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What to Look For When Buying Energy Efficient Bulbs

Buying Bulbs
Everyone has talked about the new energy efficiency standards and how these relate to the standard 40 and 60 watt incandescent light bulbs. While the changes did not happen overnight, over time these bulbs began to disappear from store shelves. By now you know these bulbs were replaced by compact fluorescent (CFL) and LED bulbs, and that these bulbs are far more efficient. If you have to replace your bulb today, these are your options.
Here are some things you need to know.


You may need to know exactly what to look for when buying new, more energy efficient bulbs. The incandescent bulb you've known is generally classified by wattage. With CFL and LED bulbs, that is not necessarily true in every case, and the wattages you've grown accustomed to will change. So what will you be looking for when purchasing CFL and LED bulbs? Here are a few of the key things to know:

Wattage: While wattage isn't as important as it used to be with incandescent bulbs, it is still important to know. After all, the lower the wattage, the more you will save on your energy bill.

Lumens: This is what will tell you how much light the bulb puts out. A 40 watt incandescent bulb puts out around 500 lumens, so to replace it look for 500 lumens on the package of a CFL or LED bulb. Make sure to look at lumens before watts, because LED and CFL bulbs can use the same number of watts but give off different lumens.

Rated Hours: This is perhaps the coolest and most important aspect of the new generation of light bulbs. Traditional incandescent bulbs worked for about a year at most before needing to be replaced. CFL bulbs can last anywhere from a few years to a decade, or between 7,000 and 10,000 hours. LED bulbs can work for 20 years or more, or up to 30,000 hours!

Rated hours is not a warranty, though. It is simply the point at which half the bulbs in a test sample are deemed to have reached the end of their life, either by complete failure or by dimming to below a certain lumen output. Different factors can lower a bulb's life, such as constantly turning it on and off, and using a non-dimming bulb on a dimmer switch.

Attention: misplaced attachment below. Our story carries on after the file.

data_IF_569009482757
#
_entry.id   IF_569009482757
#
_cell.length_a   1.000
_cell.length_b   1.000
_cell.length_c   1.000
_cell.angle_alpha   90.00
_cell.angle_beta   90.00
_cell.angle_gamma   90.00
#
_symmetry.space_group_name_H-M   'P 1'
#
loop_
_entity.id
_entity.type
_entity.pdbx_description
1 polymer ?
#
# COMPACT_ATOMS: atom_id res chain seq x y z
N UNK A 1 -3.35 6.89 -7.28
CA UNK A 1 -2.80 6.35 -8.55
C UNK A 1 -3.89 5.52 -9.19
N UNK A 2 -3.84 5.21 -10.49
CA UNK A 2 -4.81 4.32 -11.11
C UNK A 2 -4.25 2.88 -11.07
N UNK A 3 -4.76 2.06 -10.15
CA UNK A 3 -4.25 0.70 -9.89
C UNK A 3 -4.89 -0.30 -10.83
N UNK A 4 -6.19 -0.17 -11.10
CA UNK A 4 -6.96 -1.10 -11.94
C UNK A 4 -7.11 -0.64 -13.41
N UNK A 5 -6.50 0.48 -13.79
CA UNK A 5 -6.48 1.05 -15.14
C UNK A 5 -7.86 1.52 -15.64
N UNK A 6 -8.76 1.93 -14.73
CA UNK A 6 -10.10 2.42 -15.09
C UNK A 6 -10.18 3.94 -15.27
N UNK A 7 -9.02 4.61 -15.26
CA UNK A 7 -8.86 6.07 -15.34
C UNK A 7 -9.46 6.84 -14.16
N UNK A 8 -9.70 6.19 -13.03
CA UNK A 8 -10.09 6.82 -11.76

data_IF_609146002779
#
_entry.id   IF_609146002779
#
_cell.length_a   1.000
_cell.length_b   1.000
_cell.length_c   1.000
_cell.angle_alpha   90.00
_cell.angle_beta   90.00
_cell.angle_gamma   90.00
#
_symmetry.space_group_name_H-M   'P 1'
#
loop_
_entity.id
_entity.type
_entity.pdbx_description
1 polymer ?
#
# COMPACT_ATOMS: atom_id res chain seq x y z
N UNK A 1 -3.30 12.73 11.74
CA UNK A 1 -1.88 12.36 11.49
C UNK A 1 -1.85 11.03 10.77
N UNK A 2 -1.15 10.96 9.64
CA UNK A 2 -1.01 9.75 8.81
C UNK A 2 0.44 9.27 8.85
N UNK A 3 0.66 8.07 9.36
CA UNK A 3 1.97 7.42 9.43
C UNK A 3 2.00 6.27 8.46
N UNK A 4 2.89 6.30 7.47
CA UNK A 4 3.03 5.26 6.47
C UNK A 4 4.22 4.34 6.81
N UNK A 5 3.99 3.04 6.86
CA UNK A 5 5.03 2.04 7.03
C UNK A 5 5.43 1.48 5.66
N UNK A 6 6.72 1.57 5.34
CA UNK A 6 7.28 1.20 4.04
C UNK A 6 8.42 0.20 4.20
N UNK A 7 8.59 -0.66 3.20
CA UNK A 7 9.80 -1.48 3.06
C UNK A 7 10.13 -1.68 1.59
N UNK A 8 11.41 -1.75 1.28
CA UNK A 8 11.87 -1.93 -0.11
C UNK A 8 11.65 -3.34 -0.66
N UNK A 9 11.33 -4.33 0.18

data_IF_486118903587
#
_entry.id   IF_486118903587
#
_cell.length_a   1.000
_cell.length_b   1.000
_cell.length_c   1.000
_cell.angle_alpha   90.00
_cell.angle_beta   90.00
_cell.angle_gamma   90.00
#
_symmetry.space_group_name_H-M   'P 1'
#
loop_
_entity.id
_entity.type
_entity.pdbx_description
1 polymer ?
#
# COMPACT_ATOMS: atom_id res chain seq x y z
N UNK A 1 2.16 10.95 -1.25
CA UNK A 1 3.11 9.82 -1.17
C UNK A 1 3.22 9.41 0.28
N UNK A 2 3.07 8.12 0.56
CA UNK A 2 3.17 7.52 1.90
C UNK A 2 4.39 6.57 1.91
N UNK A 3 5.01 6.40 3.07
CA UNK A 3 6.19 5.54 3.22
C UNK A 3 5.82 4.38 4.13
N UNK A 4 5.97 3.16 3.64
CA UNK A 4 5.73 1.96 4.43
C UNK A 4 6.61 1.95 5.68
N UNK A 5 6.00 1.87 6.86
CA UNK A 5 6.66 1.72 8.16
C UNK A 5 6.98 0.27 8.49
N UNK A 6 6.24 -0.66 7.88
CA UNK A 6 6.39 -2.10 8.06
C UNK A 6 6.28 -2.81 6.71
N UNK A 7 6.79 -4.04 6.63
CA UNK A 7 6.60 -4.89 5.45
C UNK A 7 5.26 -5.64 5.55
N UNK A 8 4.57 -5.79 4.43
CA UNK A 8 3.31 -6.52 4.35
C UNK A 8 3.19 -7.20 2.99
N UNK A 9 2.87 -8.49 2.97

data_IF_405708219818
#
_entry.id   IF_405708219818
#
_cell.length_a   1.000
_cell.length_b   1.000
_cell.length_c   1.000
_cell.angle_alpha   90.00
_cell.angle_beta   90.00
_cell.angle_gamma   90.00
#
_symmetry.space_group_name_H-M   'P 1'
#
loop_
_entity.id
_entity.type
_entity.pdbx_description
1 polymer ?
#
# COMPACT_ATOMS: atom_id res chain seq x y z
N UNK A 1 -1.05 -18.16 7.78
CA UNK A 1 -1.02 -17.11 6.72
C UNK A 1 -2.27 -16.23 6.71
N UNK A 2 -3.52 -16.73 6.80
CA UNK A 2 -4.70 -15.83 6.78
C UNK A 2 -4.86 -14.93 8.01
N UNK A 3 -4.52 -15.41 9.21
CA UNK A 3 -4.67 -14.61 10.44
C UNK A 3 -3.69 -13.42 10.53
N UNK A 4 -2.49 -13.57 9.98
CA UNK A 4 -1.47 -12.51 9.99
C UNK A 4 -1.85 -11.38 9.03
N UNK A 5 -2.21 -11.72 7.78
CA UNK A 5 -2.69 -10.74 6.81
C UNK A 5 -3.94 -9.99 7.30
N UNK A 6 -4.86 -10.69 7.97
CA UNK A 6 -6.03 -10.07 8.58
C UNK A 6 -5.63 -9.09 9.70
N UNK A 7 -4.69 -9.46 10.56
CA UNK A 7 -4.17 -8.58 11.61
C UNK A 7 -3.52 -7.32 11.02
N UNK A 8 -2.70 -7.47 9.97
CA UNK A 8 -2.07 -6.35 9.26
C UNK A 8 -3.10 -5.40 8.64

Color Temperature: We talked about color temperature last week. Newer technology allows for bulbs with the same brightness to give off different color temperatures. There is no wrong answer when it comes to color temperature, it is all about personal preference. You may even want to have different color temperatures in different rooms of your home. Warm white in the bedroom, cool white in the kitchen? Easy to do with CFLs and LED.

Obviously, replacing incandescent bulbs with CFL or LEDs will come with some immediate sticker shock. Incandescent bulbs typically cost less than $1 per bulb, while CFLs sell for around $3-$4 and LEDs are can cost up to $10 or more, although LED prices are coming down due to decreased production costs and increased demand.

In the long term, however, CFL and LEDs pay for themselves many times over. Up to 90% of the energy used by an incandescent bulb is given off as heat, not light. CFL's give off far less heat, and thus more lumens per watt. LEDs are even better, giving off almost zero heat. All in all, CFL and LED bulbs use about 70%-80% less energy.

As we have said all along, we understand why you would be unsure about the new regulations, but you shouldn't fear them. In fact the sooner you embrace the change, the sooner you will see savings on your energy bill. That's a change that will make anyone smile.